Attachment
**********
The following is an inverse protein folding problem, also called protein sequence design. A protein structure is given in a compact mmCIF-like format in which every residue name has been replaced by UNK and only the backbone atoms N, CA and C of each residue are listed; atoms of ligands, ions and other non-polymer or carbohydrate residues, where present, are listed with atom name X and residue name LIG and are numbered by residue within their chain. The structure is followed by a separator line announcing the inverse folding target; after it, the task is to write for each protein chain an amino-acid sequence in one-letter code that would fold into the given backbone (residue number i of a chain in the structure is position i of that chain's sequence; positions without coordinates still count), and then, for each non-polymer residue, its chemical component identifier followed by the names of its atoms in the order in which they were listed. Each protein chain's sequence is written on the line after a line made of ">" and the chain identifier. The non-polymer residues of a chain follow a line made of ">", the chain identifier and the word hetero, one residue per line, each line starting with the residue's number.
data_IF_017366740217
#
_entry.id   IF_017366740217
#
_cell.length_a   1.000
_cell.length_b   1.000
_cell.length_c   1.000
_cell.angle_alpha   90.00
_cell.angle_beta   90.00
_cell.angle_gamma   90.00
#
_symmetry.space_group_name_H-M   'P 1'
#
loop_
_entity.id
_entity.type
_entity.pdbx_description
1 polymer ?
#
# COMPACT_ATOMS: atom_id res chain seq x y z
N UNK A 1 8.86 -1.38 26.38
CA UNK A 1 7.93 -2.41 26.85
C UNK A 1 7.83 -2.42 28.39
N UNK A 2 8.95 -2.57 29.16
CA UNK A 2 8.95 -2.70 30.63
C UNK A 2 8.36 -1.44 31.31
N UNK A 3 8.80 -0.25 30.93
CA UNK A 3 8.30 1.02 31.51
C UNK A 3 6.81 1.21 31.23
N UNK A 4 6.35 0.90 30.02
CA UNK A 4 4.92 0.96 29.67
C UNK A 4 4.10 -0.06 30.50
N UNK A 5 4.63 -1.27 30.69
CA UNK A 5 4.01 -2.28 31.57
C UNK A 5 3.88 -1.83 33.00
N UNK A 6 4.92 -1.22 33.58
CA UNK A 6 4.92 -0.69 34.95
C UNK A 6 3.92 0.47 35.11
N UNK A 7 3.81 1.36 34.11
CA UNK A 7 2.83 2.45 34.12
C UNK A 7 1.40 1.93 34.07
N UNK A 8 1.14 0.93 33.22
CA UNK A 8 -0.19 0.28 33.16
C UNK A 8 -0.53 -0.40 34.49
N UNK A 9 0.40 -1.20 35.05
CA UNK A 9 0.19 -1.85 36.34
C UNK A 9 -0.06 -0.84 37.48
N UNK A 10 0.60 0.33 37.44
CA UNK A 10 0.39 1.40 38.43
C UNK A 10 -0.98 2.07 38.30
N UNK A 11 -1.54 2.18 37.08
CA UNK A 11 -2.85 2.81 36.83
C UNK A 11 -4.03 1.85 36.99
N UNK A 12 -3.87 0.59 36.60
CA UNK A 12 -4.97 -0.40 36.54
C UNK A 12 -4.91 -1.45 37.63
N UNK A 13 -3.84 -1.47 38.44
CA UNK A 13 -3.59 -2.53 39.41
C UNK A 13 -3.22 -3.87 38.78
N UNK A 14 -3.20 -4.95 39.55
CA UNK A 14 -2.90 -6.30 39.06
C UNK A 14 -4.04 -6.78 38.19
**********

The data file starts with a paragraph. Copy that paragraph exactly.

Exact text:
The following is an inverse protein folding problem, also called protein sequence design. A protein structure is given in a compact mmCIF-like format in which every residue name has been replaced by UNK and only the backbone atoms N, CA and C of each residue are listed; atoms of ligands, ions and other non-polymer or carbohydrate residues, where present, are listed with atom name X and residue name LIG and are numbered by residue within their chain. The structure is followed by a separator line announcing the inverse folding target; after it, the task is to write for each protein chain an amino-acid sequence in one-letter code that would fold into the given backbone (residue number i of a chain in the structure is position i of that chain's sequence; positions without coordinates still count), and then, for each non-polymer residue, its chemical component identifier followed by the names of its atoms in the order in which they were listed. Each protein chain's sequence is written on the line after a line made of ">" and the chain identifier. The non-polymer residues of a chain follow a line made of ">", the chain identifier and the word hetero, one residue per line, each line starting with the residue's number.